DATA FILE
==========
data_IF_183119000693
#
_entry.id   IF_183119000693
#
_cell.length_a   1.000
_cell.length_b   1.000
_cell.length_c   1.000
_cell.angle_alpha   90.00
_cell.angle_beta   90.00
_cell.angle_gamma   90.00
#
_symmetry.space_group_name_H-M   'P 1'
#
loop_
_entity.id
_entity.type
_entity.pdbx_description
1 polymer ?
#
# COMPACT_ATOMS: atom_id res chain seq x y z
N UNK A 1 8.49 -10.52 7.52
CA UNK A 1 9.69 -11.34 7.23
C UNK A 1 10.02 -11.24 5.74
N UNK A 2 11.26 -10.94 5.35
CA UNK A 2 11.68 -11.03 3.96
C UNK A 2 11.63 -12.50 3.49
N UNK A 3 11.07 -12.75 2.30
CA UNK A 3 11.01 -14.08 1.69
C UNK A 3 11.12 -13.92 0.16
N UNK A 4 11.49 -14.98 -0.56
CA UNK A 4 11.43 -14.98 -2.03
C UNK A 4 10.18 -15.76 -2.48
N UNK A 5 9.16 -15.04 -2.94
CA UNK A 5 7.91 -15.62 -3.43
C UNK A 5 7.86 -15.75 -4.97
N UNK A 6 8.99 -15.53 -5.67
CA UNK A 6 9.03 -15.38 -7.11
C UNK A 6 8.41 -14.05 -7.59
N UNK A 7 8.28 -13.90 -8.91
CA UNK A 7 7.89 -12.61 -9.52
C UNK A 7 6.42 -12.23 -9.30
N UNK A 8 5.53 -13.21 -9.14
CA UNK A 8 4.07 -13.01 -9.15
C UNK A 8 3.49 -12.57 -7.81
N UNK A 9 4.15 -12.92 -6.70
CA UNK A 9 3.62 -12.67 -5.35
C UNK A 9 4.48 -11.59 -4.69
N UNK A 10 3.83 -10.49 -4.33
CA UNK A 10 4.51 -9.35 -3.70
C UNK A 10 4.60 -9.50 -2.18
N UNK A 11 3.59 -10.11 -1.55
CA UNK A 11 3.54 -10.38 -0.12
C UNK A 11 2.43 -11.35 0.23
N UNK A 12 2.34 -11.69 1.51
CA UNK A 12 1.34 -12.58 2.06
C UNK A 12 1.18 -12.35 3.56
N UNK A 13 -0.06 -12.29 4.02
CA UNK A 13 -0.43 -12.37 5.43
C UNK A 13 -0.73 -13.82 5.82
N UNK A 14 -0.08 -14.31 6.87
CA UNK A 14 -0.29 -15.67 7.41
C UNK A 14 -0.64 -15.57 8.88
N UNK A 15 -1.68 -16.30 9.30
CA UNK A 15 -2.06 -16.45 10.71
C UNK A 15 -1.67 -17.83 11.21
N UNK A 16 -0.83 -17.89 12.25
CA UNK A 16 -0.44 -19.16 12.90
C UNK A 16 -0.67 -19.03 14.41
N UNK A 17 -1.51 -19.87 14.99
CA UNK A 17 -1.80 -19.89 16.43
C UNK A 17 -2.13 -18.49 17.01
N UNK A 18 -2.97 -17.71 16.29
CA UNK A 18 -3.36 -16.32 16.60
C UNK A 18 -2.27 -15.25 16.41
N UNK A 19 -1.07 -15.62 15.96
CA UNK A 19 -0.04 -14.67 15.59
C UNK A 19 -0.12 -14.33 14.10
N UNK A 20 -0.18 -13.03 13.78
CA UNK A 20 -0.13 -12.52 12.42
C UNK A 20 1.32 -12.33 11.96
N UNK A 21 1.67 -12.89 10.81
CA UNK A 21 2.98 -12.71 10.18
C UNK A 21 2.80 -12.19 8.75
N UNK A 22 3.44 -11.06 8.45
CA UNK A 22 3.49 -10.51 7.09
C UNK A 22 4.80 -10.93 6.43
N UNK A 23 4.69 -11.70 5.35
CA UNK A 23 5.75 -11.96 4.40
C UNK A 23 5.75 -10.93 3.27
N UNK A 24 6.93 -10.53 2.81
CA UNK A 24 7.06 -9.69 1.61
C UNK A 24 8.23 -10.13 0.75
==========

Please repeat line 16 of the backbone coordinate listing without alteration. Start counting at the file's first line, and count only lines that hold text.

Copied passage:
_entity.type